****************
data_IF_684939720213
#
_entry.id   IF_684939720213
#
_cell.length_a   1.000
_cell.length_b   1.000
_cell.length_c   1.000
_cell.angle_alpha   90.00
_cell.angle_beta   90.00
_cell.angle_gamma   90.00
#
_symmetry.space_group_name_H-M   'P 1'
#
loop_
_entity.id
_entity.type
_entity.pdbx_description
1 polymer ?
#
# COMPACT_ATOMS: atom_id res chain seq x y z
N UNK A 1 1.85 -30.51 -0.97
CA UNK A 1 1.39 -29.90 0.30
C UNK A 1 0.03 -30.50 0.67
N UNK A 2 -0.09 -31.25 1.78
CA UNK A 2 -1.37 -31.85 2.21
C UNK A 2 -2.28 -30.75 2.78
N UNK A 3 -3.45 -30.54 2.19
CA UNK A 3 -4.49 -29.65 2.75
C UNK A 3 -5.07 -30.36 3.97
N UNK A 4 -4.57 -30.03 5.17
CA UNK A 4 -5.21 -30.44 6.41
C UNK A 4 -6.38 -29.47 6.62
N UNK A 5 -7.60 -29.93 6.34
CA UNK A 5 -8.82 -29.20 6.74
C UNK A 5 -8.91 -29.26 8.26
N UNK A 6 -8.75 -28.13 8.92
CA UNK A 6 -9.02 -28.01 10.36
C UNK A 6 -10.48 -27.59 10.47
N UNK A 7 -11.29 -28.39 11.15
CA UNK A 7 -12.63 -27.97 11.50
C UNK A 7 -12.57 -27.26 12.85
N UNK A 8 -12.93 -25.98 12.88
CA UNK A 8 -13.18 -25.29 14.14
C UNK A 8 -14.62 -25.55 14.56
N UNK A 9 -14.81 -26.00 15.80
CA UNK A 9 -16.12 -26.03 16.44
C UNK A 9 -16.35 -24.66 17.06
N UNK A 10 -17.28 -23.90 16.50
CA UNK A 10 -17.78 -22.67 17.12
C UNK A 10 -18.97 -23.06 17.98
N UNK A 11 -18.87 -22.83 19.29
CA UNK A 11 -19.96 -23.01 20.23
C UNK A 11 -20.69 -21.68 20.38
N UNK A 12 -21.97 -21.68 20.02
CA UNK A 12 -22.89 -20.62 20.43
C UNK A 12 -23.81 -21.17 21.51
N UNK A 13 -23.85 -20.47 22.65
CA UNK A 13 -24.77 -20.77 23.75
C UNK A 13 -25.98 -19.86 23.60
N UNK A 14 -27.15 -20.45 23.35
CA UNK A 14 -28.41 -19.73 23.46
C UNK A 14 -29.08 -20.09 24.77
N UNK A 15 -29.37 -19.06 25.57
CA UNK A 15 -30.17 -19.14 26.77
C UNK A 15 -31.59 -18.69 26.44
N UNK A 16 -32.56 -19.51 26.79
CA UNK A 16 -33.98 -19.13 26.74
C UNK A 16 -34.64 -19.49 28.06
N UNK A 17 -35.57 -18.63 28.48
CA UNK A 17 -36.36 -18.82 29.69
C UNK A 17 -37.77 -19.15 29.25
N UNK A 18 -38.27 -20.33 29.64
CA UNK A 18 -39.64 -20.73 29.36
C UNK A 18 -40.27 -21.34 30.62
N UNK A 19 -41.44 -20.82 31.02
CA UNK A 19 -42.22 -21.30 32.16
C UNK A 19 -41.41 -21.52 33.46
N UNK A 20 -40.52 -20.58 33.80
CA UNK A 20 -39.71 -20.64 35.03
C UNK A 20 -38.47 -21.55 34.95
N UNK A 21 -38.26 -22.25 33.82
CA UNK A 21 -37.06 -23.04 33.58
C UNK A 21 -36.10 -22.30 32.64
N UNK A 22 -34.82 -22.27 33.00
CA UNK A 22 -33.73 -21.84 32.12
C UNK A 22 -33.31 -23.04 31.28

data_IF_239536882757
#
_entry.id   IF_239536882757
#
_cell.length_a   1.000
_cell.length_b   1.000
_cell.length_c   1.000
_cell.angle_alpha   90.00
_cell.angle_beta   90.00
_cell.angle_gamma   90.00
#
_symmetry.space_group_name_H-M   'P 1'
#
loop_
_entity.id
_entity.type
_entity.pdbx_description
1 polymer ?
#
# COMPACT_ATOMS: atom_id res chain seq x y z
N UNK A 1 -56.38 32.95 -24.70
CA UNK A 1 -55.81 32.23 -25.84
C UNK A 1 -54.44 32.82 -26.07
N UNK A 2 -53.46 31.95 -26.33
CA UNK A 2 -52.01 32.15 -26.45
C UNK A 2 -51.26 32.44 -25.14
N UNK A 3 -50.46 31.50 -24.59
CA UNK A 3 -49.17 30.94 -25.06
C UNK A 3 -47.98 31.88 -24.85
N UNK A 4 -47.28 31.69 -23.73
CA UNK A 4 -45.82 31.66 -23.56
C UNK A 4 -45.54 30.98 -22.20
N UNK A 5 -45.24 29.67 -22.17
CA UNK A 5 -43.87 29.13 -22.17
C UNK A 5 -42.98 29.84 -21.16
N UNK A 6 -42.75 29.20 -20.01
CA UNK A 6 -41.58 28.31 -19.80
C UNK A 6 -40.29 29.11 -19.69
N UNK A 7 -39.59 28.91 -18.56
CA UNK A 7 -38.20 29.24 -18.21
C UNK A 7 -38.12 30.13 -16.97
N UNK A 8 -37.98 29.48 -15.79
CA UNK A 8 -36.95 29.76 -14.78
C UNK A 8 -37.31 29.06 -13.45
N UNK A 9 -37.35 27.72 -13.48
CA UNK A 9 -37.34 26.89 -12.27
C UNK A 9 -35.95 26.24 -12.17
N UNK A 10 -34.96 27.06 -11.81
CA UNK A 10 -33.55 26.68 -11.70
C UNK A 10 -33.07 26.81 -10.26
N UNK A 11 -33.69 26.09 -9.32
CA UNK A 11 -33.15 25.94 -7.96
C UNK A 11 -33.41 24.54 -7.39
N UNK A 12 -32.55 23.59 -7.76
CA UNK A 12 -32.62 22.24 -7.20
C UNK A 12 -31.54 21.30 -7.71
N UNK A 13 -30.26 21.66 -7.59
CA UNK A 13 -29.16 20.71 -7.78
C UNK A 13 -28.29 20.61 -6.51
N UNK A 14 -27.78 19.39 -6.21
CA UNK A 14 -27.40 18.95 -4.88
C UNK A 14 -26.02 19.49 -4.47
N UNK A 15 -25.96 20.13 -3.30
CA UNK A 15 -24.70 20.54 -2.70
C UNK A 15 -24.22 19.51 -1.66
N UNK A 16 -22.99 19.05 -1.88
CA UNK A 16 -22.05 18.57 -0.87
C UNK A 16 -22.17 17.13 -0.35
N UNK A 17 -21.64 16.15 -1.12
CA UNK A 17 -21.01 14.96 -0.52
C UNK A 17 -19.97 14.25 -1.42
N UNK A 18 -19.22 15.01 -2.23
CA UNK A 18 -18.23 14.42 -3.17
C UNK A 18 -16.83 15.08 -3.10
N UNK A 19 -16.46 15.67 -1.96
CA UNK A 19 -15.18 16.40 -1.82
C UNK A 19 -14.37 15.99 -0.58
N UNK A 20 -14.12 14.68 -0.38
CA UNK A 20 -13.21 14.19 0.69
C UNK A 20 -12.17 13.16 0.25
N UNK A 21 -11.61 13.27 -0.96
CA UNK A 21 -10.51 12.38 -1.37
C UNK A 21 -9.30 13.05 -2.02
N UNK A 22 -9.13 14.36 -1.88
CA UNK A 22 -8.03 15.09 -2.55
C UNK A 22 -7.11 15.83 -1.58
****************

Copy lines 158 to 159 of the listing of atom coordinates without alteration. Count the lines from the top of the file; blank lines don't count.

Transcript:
N UNK A 18 -19.22 15.01 -2.23
CA UNK A 18 -18.23 14.42 -3.17